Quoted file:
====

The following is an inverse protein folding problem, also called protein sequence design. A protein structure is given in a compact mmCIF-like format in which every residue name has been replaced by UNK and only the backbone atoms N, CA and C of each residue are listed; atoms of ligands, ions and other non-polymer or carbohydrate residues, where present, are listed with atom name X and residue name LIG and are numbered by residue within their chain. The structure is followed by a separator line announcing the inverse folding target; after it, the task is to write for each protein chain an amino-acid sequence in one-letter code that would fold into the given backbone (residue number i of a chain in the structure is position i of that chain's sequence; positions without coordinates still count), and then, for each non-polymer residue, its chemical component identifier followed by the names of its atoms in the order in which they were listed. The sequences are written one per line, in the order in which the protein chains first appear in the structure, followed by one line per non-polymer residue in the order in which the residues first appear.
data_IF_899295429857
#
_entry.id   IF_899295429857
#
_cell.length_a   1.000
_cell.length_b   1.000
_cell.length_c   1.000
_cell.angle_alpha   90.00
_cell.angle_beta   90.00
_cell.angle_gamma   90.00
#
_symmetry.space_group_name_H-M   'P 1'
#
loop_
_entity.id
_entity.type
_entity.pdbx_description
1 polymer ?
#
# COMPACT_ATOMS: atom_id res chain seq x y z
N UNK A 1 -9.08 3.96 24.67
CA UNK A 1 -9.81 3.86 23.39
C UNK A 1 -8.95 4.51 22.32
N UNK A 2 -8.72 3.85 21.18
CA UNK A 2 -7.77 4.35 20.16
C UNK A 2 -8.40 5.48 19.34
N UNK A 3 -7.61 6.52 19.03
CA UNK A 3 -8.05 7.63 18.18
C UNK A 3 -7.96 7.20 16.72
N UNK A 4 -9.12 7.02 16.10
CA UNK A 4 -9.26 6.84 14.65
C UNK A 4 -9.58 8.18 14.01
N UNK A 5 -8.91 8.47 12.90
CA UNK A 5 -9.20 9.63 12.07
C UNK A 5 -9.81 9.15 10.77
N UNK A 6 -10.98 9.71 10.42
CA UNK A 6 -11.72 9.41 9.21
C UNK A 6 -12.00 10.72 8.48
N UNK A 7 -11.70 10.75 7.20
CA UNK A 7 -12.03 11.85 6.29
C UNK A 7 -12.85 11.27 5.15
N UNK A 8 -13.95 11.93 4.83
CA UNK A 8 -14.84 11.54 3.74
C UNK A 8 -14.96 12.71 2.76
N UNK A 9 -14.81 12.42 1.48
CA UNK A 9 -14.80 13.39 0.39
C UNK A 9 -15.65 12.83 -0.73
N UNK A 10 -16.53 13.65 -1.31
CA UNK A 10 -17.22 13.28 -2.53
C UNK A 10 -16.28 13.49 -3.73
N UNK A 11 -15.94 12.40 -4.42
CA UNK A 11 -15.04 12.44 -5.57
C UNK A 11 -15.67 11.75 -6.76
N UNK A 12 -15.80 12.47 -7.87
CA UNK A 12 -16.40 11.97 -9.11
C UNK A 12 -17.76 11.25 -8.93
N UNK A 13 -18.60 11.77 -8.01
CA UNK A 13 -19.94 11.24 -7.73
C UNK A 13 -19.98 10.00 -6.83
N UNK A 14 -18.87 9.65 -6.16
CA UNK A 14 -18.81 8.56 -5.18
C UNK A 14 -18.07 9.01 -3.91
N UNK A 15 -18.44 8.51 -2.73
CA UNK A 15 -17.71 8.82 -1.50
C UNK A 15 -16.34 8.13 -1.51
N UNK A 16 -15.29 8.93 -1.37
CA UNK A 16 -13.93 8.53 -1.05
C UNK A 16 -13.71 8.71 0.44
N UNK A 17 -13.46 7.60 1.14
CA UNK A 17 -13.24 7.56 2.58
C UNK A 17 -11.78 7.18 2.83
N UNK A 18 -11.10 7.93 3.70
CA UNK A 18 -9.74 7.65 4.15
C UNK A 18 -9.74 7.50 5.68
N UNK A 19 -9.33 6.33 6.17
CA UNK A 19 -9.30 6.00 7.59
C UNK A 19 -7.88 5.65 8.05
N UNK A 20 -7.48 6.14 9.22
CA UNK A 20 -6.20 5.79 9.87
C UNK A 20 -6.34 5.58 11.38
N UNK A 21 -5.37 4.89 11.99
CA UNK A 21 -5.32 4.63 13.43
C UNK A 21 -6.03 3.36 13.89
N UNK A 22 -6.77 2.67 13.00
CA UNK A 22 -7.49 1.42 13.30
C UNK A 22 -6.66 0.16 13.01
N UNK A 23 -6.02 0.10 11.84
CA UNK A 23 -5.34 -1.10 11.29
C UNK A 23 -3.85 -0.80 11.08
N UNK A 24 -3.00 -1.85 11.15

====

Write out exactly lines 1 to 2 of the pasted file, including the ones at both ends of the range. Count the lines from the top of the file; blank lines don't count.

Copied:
The following is an inverse protein folding problem, also called protein sequence design. A protein structure is given in a compact mmCIF-like format in which every residue name has been replaced by UNK and only the backbone atoms N, CA and C of each residue are listed; atoms of ligands, ions and other non-polymer or carbohydrate residues, where present, are listed with atom name X and residue name LIG and are numbered by residue within their chain. The structure is followed by a separator line announcing the inverse folding target; after it, the task is to write for each protein chain an amino-acid sequence in one-letter code that would fold into the given backbone (residue number i of a chain in the structure is position i of that chain's sequence; positions without coordinates still count), and then, for each non-polymer residue, its chemical component identifier followed by the names of its atoms in the order in which they were listed. The sequences are written one per line, in the order in which the protein chains first appear in the structure, followed by one line per non-polymer residue in the order in which the residues first appear.
data_IF_899295429857